The Brief — Putin’s new front

World leaders have condemned Vladimir Putin’s mobilisation announcement and the threat of nuclear weapons as reckless and indecent sabre-rattling. His tactics are clear: By annexing Ukrainian territories and dangling the prospect of a nuclear holocaust, he hopes the West will stop aiding Ukraine.

Although the West won’t recognise the sham referendums and the annexation, Russia will be able to claim that Ukraine is not fighting to regain its occupied territories but attacking Russian soil with Western weapons and intelligence. From there, it’s only a small step to World War Three.

But Putin’s escalation doesn’t really improve his position, mainly because by declaring partial mobilisation, he has opened a wide internal front. It is still early to say, but he might well be defeated precisely on this internal front.

We know little about Russian public opinion, but the first reactions to the mobilisation announcement were protests and a massive exodus abroad of Russian citizens.

Photos shared on social media suggest that countries like Georgia will need to host many Russian refugees.

Putin cannot win this war because even patriotic-minded Russians don’t understand why they should fight in Ukraine, even if he tells them that this is a war against the West that is out to destroy Russia.

This is why Putin asked his oligarchs to create private armies, allowing them to recruit among convicted criminals. But one cannot expect to win a war with such personnel; they are likely to become cannon fodder.

Conversely, the 300,000 Russians to be recruited do have military experience, having already served as conscripts. But we have already seen on the ground that the Russian army is not the “second-best army in the world”. Some say it is now the second-best army in Ukraine.

Why would Russians want to fight the West?

Most Russians like the West, be it for its high living standards or the many opportunities it offers. These opportunities are now much narrower and shrinking by the day because of sanctions.

Putin wants the Russians to blame the West for the sanctions, but many Russians blame him. How many – we shall see.

In the meantime, Putin has another card he would like to play: A winter without Russian gas and with skyrocketing energy bills. If he succeeds in destabilising the EU and humiliating its leaders, they might be ready to seek peace on his terms in exchange for gas, and he could win this war.

Therefore, it is early to forecast a showdown, as autumn has just begun. But in the meantime, the front Putin has opened may make the difference. Fighting Putin is not our job. It’s being done by the Ukrainians, whom he attacked, and the Russians, whose lives he is destroying.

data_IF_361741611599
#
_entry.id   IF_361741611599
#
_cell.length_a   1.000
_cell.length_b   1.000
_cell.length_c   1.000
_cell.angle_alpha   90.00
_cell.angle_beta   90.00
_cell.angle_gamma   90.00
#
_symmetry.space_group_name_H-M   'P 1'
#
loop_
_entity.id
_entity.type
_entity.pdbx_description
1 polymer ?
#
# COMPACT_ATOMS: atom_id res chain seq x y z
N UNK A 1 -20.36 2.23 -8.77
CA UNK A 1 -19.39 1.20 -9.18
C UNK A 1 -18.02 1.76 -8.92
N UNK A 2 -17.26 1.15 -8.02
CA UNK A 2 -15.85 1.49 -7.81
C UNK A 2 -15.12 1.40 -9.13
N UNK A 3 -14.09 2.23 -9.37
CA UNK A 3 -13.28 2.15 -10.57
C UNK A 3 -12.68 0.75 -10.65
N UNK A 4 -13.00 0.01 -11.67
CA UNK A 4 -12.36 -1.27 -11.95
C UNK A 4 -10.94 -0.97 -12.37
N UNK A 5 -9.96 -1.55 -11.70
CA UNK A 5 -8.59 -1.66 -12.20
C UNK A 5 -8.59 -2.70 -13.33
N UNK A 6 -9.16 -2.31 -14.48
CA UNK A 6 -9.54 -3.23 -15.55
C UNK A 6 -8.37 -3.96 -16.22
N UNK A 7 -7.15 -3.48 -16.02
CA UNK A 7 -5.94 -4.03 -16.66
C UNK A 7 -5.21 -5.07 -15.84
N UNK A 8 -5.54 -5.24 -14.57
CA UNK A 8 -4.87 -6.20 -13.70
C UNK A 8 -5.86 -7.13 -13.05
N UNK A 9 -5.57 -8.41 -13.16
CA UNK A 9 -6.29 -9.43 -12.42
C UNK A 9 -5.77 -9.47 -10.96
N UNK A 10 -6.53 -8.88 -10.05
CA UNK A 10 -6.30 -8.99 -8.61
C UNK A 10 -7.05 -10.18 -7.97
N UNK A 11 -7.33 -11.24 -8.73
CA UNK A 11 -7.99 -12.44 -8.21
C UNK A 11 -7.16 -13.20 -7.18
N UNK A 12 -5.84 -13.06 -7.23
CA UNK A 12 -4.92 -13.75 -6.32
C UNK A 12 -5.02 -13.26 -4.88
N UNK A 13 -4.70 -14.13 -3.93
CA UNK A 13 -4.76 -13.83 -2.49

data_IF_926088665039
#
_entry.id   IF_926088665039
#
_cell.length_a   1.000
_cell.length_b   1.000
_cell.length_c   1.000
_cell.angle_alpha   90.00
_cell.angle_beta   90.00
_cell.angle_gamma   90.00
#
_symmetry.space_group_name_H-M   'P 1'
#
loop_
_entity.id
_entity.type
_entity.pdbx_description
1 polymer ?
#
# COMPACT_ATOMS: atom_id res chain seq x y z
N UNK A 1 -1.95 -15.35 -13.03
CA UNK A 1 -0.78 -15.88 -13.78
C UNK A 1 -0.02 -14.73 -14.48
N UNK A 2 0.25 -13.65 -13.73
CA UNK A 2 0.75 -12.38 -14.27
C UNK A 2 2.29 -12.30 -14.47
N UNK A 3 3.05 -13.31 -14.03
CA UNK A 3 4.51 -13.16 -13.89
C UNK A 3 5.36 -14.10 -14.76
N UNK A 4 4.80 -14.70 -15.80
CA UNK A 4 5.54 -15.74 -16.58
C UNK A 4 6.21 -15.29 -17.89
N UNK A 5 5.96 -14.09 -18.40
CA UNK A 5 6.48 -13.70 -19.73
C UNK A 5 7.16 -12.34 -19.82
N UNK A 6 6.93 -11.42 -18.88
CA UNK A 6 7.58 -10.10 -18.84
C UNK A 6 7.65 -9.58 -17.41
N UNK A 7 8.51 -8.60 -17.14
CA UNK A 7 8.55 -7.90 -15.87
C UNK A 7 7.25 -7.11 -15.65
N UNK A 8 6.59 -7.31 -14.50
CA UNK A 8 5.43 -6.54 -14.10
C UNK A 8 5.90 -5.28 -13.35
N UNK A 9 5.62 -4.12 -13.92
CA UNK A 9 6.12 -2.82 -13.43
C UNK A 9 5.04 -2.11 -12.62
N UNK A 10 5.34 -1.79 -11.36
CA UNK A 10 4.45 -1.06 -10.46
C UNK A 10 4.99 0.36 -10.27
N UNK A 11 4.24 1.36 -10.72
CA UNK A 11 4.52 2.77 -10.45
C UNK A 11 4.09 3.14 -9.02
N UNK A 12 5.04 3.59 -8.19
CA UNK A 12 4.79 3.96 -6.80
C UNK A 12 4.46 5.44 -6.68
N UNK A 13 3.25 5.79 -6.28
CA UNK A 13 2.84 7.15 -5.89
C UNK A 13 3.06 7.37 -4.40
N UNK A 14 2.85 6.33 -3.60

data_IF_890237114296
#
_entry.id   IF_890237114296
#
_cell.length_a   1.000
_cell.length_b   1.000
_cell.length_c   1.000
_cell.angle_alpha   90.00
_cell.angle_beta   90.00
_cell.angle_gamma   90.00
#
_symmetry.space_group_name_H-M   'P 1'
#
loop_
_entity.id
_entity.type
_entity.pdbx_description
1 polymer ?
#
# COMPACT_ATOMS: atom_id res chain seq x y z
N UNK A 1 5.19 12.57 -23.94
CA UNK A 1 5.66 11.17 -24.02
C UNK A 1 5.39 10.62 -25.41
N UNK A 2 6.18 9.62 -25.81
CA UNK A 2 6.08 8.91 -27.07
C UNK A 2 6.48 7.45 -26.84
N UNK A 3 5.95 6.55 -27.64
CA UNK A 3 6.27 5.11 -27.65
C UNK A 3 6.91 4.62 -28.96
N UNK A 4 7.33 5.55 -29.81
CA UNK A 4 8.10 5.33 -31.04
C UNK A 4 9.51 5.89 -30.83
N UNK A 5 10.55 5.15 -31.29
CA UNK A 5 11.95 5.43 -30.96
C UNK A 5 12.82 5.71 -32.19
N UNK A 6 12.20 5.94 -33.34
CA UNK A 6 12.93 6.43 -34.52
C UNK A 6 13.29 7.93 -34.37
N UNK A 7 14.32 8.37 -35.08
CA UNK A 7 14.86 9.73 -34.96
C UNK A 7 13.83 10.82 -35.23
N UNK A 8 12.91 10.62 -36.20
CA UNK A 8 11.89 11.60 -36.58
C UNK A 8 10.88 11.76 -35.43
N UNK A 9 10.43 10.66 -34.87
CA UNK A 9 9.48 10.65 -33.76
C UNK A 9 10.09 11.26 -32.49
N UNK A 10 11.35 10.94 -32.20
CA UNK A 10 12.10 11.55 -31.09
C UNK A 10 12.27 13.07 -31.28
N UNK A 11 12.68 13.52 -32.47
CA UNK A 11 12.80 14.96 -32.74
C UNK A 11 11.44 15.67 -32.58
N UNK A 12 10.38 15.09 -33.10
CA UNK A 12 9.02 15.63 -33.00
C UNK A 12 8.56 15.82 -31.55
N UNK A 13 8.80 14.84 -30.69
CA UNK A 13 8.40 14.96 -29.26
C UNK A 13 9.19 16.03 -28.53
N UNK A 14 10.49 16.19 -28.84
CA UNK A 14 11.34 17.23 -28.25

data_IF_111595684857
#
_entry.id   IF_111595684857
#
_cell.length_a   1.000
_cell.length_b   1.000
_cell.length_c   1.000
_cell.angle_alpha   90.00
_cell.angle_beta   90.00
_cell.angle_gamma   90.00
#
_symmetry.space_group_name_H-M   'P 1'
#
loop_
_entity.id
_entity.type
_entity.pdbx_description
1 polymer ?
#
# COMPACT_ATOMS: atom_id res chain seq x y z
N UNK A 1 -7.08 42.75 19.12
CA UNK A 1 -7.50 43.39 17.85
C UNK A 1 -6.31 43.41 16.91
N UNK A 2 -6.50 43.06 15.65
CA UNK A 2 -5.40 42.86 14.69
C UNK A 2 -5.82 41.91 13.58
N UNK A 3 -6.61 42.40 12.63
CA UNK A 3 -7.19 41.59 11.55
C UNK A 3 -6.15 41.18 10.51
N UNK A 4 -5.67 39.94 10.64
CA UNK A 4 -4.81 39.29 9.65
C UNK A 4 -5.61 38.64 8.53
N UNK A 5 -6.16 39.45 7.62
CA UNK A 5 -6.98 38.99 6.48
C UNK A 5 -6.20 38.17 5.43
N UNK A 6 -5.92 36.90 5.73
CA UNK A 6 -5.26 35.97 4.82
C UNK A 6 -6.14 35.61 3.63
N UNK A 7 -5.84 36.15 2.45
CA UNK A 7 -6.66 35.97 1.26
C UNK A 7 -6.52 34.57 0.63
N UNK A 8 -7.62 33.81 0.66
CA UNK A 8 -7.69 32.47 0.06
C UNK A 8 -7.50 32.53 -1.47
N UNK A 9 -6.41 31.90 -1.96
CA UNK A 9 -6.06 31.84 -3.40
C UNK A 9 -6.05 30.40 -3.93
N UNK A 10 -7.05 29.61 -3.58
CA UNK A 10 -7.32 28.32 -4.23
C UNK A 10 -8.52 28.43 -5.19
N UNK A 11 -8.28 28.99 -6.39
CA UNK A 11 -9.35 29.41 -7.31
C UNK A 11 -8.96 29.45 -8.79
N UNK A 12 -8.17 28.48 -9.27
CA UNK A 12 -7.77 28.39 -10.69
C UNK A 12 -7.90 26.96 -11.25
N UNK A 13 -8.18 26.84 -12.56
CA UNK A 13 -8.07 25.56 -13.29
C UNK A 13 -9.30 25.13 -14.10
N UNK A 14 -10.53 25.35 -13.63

Today’s edition is powered by AWS

Data Sovereignty and Digital Transformation

According to IDC, achieving the highest levels of data protection doesn’t have to come at the cost of innovation in the cloud. IDC’s new Trusted Cloud Report looks at how European organisations can accelerate their digital transformation while meeting data sovereignty needs.

Continue reading >>


The Roundup

The European Data Protection Supervisor filed a legal action last week against the EU co-legislators that recently adopted a bolstered mandate for the law enforcement agency Europol.

The number of workers in the global renewable energy sector has grown from 12 million in 2020 to 12.7 million in 2021, per a report published by the International Renewable Energy Agency.

Britain on Thursday formally lifted a moratorium on fracking for shale gas that has been in place since 2019, saying that strengthening the country’s energy supply was an “absolute priority”.

Ukrainian resilience in the face of the Russian onslaught also extends to its railways, proudly declares the head of the company that has kept trains running since the war began.

Long-stalled Serbia–Kosovo dialogue, sponsored by the EU, could be unblocked next year if claims that there is a new EU plan, published in some regional media, are officially confirmed.

Russia’s war in Ukraine could be a “game-changer” for the United Nations Security Council, the French envoy to the United Nations Security Council, Nicolas de Rivière, told EURACTIV.

Britain will investigate competition in cloud services, a market dominated by “hyperscalers” like Amazon, Microsoft, and Alphabet’s Google, which together account for around 81% of revenue.

The European Commission contends that its new cybersecurity law will set the security bar for Internet of Things products worldwide and put European manufacturers at a competitive advantage.

And don’t forget to check out the latest Economy Brief: How the EU’s economic sovereignty repoliticises the market.

Look out for…

  • Informal meeting of consumer protection ministers.
  • Commission Vice President Frans Timmermans meets with US National Security Advisor Jake Sullivan.
  • European Economic and Social Committee hosts public hearing regarding improving gender equity in investment within the EU.

Views are the author’s.

[Edited by Zoran Radosavljevic/Alice Taylor]